Timber

Large-scale, intensively-managed and even-aged tree monocultures for timber production have been expanding onto communities’ fertile lands. They have destroyed forests and grasslands, especially in Latin America, Asia, and East and Southern Africa. The species used are exotic and fast-growing. They include varieties of eucalyptus, pine and teak trees.

This publication aims to alert community groups and activists about the corporate push for a new round of large-scale tree plantation expansion.

After more than 50 years of struggle by peasant communities who have faced all kinds of environmental and social destruction, the highest court of Cauca Valley has ruled against the industrial plantation company, Smurfit Kappa Cartón Colombia.

One of the latent dangers that comes with the establishment of monoculture plantations—which is generally invisible—is the high use of agrochemicals. Agrochemicals support profits for plantation companies and their financiers, while poisoning life.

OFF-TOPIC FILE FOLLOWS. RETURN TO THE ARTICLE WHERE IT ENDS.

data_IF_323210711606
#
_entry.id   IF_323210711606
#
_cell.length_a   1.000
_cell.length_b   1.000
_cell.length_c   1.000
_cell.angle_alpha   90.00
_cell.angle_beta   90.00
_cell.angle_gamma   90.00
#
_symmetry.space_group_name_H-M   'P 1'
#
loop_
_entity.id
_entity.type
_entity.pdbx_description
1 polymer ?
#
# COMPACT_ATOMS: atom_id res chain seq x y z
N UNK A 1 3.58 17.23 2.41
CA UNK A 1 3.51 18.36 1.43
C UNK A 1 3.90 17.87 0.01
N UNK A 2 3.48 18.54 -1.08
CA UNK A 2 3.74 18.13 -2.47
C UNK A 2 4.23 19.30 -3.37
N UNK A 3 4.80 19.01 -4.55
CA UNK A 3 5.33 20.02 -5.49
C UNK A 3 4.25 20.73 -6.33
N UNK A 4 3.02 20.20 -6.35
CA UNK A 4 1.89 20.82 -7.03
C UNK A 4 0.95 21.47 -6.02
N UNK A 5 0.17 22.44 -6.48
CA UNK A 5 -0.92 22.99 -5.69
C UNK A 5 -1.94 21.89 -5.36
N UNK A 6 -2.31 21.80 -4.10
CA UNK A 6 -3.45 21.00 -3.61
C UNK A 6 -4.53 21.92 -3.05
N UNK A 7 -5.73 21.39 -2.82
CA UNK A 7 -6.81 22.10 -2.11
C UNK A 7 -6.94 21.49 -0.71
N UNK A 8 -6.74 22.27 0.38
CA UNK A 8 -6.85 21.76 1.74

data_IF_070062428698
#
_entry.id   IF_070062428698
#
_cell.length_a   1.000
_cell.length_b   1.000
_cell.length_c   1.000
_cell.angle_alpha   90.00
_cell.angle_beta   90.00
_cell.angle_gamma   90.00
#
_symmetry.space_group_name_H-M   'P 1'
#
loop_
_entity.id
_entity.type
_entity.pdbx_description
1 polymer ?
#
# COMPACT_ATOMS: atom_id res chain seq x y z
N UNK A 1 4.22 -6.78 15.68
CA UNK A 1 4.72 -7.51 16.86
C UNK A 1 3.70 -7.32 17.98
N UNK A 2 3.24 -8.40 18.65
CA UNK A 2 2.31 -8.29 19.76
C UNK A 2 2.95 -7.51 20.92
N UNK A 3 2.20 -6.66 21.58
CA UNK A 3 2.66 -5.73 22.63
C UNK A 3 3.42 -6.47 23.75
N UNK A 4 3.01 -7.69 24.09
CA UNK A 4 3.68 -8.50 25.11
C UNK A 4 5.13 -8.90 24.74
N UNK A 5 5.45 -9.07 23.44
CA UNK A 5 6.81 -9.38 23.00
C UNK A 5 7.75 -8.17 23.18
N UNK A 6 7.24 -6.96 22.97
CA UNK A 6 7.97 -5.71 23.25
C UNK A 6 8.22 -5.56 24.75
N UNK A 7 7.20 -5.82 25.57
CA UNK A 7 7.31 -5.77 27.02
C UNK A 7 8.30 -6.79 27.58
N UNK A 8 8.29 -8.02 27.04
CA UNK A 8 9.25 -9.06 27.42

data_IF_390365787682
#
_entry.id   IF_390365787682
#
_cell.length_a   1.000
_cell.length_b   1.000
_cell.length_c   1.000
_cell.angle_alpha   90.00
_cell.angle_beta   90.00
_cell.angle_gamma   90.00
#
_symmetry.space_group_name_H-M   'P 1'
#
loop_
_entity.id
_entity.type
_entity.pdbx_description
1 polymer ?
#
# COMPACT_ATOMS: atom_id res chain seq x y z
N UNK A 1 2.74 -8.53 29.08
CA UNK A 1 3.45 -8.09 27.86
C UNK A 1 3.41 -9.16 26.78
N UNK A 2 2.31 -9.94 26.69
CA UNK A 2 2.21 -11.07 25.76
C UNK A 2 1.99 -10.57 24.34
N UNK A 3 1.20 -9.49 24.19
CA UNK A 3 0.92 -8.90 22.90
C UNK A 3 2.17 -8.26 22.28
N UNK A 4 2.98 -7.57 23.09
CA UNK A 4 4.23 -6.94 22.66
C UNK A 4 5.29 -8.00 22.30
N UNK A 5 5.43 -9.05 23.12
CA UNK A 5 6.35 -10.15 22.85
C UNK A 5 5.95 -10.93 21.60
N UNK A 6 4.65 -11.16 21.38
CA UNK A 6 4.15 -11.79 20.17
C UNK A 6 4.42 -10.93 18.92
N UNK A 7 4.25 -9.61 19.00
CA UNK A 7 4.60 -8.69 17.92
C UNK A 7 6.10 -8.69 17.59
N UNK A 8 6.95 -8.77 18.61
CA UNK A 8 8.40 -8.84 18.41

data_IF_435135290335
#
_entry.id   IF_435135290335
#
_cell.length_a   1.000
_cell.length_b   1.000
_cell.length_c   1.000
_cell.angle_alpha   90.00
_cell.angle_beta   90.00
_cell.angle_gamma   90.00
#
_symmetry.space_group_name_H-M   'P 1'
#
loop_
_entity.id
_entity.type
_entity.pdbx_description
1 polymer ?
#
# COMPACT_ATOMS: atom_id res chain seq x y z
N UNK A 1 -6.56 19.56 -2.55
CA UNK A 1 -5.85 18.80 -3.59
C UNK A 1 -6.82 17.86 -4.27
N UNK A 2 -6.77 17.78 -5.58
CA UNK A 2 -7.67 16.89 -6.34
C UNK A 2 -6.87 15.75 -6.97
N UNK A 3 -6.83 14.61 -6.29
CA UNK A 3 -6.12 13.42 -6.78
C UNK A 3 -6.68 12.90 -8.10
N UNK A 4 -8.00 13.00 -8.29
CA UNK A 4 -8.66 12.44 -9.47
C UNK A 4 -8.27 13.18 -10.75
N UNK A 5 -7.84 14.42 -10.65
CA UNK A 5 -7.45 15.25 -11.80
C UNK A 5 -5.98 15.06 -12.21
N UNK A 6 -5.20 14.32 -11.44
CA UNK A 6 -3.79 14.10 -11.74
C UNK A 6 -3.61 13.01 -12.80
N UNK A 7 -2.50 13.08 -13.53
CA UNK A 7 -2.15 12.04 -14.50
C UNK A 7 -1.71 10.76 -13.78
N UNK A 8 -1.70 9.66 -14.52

Adhere to this letter to denounce the greenwashing of the Finnish multinational UPM, which is trying to install a new pulp mill and expand the monoculture tree plantations in Uruguay.

The company, Portucel, considers its thousands of hectares of plantations in Mozambique to be “sustainable,” despite serious problems and conflicts with and among local communities.

The Network of Women’s Organizations of Tirúa, in south central Chile, is deploying strategies for life to prevail in this region. This territory has been threatened by the massive invasion of tree plantations, which state policies continue to promote.

The construction of the Suzano Pulp and Paper mill—along with nearby highways, the constant transport of wood, and the massive influx of workers—has brought a lot of devastation to communities. This is the testimony of an activist who is fighting for the territory.